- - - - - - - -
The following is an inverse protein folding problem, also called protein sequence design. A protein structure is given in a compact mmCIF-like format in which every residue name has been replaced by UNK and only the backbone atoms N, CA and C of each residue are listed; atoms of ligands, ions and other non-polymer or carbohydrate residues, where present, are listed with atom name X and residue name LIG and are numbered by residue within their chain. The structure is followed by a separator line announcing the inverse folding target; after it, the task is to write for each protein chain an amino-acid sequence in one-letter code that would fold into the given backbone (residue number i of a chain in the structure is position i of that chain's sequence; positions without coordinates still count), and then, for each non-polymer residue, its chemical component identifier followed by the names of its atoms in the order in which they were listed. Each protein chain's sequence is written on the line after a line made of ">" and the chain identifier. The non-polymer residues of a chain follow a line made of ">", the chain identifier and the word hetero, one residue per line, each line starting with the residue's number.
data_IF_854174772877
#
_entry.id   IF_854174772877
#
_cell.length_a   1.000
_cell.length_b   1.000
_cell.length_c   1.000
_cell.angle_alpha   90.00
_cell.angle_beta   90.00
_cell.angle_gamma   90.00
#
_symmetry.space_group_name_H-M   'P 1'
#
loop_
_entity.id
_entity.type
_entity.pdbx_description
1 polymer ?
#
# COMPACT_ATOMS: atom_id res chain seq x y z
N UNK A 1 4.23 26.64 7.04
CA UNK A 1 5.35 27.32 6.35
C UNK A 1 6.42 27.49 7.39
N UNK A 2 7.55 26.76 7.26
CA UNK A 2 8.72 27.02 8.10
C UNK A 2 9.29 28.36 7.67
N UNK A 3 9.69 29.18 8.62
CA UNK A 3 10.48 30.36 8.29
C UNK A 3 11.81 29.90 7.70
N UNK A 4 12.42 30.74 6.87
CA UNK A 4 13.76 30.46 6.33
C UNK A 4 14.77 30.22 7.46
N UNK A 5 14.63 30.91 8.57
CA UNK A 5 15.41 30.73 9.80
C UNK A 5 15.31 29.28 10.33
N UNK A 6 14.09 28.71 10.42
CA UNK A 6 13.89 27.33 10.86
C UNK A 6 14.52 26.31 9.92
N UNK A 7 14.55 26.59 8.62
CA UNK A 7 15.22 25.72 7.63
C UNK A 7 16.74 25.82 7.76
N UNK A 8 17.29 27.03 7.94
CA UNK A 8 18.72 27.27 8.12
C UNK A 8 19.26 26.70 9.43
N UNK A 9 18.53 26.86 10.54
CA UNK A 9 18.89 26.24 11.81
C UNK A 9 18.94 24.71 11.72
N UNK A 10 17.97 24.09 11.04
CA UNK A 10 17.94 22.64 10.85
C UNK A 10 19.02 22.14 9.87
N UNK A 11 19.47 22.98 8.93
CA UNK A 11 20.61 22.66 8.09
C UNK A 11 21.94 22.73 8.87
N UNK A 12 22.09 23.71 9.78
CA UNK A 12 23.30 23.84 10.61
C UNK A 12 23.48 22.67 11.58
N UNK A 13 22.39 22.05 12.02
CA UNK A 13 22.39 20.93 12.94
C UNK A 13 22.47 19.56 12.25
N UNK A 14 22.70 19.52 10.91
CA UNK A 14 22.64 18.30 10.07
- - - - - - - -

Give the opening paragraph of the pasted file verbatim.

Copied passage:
The following is an inverse protein folding problem, also called protein sequence design. A protein structure is given in a compact mmCIF-like format in which every residue name has been replaced by UNK and only the backbone atoms N, CA and C of each residue are listed; atoms of ligands, ions and other non-polymer or carbohydrate residues, where present, are listed with atom name X and residue name LIG and are numbered by residue within their chain. The structure is followed by a separator line announcing the inverse folding target; after it, the task is to write for each protein chain an amino-acid sequence in one-letter code that would fold into the given backbone (residue number i of a chain in the structure is position i of that chain's sequence; positions without coordinates still count), and then, for each non-polymer residue, its chemical component identifier followed by the names of its atoms in the order in which they were listed. Each protein chain's sequence is written on the line after a line made of ">" and the chain identifier. The non-polymer residues of a chain follow a line made of ">", the chain identifier and the word hetero, one residue per line, each line starting with the residue's number.